The entry of the Professionals Association into the government and the orientation of the Communist Party led to a huge contradiction between the willingness of the masses to struggle and the program of the Professionals Association and the CP that was based, as we said above, on “Freedom, Peace, and Justice.”

Never have these organizations fought for the workers, peasants, and youth power, nor have they radically opposed the interests of the local and foreign bourgeoisie. They never proposed the building and development of dual power bodies. After all, according to these organizations, it was not about overthrowing the Sovereignty Transitional Council government, but about demanding that the military, after thirty years of dictatorship, and the genocidal killers of Darfur granted more “Freedom, Peace and Justice.”

The Communist Party against Lenin

In a similar situation in 1917, Lenin stated: no confidence in the provisional government. The Communist Party of Sudan did exactly the opposite when it helped build the interim government of the Transitional Sovereignty Council, and led to completely opposite policies. Let’s see: a) in the great Kenama strike for a pay rise, the persecution of those who fought al-Bashir, and the dismissal of the company’s managers, Lenin would surely have proposed that the demands be met and advocated workers’ control. The CP restricted itself to the wage issue; b) the goals of the Resistance Committees, for Lenin, would surely be directly linked to the building of dual power organizations. The CP, for its part, demanded democracy from the heirs of al-Bashir and the genocidal killers of Darfur; c) For Lenin, the main slogan to organize the soldiers and corporals who fraternized with the mobilizations, would be, surely, to build soldiers’ councils, but the CP said no word about their independent self-organization.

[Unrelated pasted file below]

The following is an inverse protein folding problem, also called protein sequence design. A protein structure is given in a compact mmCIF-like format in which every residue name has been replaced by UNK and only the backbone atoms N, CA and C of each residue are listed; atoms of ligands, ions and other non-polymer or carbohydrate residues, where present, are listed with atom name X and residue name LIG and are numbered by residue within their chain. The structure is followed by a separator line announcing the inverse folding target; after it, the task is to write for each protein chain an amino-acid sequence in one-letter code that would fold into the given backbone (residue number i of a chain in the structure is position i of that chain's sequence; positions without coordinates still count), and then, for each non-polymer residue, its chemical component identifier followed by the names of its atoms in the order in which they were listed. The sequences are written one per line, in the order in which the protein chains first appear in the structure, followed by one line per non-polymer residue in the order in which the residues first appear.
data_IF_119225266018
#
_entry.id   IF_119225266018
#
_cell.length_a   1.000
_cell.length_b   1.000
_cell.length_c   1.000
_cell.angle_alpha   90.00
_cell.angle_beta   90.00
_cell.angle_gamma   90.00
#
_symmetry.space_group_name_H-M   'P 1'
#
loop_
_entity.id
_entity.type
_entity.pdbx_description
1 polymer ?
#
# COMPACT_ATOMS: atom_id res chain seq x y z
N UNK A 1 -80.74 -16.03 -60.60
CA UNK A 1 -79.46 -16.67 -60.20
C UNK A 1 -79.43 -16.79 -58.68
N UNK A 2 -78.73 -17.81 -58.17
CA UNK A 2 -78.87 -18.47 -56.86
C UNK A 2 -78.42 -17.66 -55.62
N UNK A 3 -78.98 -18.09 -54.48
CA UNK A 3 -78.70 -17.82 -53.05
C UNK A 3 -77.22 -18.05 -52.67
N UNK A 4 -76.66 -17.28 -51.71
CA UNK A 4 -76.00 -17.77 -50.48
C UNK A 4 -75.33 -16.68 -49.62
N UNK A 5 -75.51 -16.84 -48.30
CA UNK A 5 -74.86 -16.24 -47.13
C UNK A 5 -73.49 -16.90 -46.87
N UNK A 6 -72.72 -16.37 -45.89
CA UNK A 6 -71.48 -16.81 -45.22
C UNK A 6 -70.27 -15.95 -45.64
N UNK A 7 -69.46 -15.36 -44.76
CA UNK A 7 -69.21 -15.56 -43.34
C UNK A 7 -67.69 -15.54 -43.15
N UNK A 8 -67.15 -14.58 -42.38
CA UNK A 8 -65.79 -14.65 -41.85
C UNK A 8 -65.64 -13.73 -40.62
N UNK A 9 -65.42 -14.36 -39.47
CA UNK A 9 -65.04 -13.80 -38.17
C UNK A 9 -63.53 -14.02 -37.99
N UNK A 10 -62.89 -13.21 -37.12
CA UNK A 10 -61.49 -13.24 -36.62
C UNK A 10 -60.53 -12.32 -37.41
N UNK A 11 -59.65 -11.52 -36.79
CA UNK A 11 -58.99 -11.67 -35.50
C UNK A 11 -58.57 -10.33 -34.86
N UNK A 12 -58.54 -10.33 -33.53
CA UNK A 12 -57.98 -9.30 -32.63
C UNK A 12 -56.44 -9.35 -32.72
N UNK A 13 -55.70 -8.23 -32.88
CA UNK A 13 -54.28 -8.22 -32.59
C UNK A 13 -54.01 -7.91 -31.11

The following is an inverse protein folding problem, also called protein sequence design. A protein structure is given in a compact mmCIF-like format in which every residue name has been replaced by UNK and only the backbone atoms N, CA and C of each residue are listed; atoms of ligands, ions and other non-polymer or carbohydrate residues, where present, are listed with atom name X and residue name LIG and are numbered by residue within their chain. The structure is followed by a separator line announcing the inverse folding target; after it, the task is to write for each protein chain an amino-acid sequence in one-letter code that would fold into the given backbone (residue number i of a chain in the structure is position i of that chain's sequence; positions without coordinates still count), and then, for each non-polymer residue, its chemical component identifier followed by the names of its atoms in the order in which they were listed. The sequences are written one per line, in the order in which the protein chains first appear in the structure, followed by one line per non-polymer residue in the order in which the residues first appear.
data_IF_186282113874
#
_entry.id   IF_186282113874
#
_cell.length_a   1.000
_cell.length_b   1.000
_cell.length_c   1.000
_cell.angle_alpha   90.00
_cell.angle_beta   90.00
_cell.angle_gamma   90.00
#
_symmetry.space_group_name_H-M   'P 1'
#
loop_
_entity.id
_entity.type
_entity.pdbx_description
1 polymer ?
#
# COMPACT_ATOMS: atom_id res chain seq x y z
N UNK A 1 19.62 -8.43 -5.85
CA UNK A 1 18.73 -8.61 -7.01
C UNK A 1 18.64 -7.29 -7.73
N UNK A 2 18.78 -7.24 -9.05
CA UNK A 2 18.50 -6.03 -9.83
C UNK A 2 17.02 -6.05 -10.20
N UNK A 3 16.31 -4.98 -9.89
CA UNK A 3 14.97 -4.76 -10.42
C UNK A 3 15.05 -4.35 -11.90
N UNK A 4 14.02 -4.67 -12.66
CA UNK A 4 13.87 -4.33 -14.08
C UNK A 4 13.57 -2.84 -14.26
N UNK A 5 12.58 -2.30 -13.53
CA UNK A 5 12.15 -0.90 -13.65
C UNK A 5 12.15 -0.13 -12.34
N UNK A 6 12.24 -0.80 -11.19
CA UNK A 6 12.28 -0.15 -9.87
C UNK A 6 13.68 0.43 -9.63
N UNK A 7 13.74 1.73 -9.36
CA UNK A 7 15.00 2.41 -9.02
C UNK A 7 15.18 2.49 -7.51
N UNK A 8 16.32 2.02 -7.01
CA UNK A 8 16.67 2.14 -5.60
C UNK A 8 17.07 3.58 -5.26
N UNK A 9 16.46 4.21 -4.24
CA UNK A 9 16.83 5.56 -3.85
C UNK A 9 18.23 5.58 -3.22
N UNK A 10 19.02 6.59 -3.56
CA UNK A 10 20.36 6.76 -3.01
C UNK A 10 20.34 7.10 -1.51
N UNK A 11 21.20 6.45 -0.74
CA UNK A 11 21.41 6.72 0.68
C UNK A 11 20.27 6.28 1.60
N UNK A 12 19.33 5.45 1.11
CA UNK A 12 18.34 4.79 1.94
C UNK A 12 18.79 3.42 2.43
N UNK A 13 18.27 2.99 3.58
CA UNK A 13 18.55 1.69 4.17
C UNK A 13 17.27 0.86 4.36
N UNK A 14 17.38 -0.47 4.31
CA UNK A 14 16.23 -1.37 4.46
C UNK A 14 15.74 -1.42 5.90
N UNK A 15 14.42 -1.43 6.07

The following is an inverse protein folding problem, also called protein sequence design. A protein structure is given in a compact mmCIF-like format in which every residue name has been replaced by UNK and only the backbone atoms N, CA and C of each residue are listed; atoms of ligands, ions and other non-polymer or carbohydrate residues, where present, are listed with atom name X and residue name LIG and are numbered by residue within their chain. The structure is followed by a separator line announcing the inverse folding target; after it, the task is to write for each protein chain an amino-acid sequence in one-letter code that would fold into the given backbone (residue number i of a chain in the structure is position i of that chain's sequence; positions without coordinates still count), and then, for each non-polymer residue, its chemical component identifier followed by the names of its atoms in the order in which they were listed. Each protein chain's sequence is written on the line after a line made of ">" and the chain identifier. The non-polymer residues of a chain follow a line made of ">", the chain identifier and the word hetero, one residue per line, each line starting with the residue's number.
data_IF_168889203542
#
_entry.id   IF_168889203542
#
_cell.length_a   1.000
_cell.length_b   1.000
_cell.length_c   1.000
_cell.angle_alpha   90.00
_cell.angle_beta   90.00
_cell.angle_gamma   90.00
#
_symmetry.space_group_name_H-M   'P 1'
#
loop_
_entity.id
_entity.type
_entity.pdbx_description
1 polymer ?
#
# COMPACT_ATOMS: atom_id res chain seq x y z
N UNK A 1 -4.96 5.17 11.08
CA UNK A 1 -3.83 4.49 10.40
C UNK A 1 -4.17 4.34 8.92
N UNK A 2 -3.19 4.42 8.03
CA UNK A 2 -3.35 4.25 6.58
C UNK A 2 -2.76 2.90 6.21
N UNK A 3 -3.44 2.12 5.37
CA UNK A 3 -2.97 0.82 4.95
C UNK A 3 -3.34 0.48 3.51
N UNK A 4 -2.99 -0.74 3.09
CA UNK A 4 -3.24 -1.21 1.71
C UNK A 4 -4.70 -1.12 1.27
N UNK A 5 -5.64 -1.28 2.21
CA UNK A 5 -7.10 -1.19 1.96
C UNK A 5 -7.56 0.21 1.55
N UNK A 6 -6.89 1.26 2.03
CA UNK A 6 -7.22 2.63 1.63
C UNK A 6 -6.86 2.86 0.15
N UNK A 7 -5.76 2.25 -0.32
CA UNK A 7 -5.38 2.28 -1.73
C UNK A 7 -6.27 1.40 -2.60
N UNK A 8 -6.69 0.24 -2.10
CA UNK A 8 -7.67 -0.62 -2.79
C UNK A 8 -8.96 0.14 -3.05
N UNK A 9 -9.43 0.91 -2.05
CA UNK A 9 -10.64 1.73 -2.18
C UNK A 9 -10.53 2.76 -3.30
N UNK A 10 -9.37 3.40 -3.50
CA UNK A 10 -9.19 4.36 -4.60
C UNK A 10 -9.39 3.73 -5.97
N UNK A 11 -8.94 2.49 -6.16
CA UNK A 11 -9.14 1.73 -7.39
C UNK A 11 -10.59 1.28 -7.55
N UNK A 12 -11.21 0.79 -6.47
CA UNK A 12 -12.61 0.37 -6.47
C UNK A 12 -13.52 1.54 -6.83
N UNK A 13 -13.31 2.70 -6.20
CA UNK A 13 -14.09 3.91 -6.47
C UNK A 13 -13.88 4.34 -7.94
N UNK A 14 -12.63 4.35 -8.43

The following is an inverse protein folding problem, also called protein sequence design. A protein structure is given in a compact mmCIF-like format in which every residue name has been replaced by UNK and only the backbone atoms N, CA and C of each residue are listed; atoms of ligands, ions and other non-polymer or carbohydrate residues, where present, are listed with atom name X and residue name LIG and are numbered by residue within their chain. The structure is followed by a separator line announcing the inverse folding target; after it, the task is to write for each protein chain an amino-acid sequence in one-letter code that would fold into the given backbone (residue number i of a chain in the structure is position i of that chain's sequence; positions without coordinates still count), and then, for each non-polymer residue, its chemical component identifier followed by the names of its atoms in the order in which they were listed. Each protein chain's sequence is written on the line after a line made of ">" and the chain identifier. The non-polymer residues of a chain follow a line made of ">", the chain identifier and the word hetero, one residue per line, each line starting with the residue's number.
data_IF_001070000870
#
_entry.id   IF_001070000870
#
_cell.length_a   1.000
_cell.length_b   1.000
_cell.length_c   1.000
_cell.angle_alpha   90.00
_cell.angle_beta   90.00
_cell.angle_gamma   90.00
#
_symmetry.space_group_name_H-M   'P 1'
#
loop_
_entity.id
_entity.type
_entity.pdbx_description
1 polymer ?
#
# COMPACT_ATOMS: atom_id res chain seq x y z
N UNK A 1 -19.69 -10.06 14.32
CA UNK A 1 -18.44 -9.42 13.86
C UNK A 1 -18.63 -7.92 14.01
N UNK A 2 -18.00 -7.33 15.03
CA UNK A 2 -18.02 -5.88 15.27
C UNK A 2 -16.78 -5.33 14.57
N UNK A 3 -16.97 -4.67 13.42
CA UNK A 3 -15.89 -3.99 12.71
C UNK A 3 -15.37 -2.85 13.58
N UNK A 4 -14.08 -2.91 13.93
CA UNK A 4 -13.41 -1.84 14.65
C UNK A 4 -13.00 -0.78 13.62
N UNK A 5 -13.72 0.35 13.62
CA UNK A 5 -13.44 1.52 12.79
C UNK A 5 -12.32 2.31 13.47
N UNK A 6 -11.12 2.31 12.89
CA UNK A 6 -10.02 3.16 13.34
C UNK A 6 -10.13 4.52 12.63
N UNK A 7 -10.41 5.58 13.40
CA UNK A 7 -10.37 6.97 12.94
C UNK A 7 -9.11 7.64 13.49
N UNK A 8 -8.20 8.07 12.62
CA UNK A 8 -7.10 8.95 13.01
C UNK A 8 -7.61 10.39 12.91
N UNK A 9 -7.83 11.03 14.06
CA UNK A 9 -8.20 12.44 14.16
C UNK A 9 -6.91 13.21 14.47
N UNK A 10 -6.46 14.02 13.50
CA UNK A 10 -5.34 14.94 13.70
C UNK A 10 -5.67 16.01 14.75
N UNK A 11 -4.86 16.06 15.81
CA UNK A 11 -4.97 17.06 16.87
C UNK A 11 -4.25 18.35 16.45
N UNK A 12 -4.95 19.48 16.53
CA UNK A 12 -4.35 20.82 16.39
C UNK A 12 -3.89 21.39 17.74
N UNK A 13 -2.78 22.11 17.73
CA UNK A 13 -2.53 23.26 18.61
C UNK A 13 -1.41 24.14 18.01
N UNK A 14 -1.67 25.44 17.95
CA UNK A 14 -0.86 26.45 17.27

Start over with an anti-capitalist and anti-imperialist program